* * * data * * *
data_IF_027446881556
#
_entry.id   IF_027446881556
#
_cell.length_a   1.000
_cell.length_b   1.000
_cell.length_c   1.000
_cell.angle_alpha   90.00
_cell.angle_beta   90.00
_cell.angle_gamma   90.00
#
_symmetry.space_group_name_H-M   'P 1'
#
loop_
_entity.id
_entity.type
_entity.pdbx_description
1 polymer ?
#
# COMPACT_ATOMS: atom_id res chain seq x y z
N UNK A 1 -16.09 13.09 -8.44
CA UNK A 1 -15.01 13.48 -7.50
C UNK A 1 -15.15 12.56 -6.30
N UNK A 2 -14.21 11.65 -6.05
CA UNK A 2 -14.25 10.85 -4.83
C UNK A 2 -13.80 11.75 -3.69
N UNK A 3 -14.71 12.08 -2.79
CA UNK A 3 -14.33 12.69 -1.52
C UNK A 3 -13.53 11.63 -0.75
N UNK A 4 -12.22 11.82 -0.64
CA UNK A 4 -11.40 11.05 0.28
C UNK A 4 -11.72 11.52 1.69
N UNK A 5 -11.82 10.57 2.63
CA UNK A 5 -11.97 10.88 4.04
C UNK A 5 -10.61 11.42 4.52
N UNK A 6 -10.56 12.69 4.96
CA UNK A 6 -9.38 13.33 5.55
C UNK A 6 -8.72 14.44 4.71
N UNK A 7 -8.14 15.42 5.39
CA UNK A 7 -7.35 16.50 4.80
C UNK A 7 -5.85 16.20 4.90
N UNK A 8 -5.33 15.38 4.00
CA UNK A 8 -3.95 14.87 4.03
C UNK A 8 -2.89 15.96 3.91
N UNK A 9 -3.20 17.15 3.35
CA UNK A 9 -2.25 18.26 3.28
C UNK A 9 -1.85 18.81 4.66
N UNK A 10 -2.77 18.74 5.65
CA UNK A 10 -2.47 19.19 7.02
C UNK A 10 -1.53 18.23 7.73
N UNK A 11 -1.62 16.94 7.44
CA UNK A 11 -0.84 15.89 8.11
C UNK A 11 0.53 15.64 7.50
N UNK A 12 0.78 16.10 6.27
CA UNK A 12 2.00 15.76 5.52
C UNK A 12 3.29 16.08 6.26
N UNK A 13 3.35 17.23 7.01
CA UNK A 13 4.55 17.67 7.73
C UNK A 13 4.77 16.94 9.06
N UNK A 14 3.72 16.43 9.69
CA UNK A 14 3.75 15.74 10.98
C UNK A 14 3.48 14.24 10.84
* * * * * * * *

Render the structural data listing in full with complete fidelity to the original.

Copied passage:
data_IF_027446881556
#
_entry.id   IF_027446881556
#
_cell.length_a   1.000
_cell.length_b   1.000
_cell.length_c   1.000
_cell.angle_alpha   90.00
_cell.angle_beta   90.00
_cell.angle_gamma   90.00
#
_symmetry.space_group_name_H-M   'P 1'
#
loop_
_entity.id
_entity.type
_entity.pdbx_description
1 polymer ?
#
# COMPACT_ATOMS: atom_id res chain seq x y z
N UNK A 1 -16.09 13.09 -8.44
CA UNK A 1 -15.01 13.48 -7.50
C UNK A 1 -15.15 12.56 -6.30
N UNK A 2 -14.21 11.65 -6.05
CA UNK A 2 -14.25 10.85 -4.83
C UNK A 2 -13.80 11.75 -3.69
N UNK A 3 -14.71 12.08 -2.79
CA UNK A 3 -14.33 12.69 -1.52
C UNK A 3 -13.53 11.63 -0.75
N UNK A 4 -12.22 11.82 -0.64
CA UNK A 4 -11.40 11.05 0.28
C UNK A 4 -11.72 11.52 1.69
N UNK A 5 -11.82 10.57 2.63
CA UNK A 5 -11.97 10.88 4.04
C UNK A 5 -10.61 11.42 4.52
N UNK A 6 -10.56 12.69 4.96
CA UNK A 6 -9.38 13.33 5.55
C UNK A 6 -8.72 14.44 4.71
N UNK A 7 -8.14 15.42 5.39
CA UNK A 7 -7.35 16.50 4.80
C UNK A 7 -5.85 16.20 4.90
N UNK A 8 -5.33 15.38 4.00
CA UNK A 8 -3.95 14.87 4.03
C UNK A 8 -2.89 15.96 3.91
N UNK A 9 -3.20 17.15 3.35
CA UNK A 9 -2.25 18.26 3.28
C UNK A 9 -1.85 18.81 4.66
N UNK A 10 -2.77 18.74 5.65
CA UNK A 10 -2.47 19.19 7.02
C UNK A 10 -1.53 18.23 7.73
N UNK A 11 -1.62 16.94 7.44
CA UNK A 11 -0.84 15.89 8.11
C UNK A 11 0.53 15.64 7.50
N UNK A 12 0.78 16.10 6.27
CA UNK A 12 2.00 15.76 5.52
C UNK A 12 3.29 16.08 6.26
N UNK A 13 3.35 17.23 7.01
CA UNK A 13 4.55 17.67 7.73
C UNK A 13 4.77 16.94 9.06
N UNK A 14 3.72 16.43 9.69
CA UNK A 14 3.75 15.74 10.98
C UNK A 14 3.48 14.24 10.84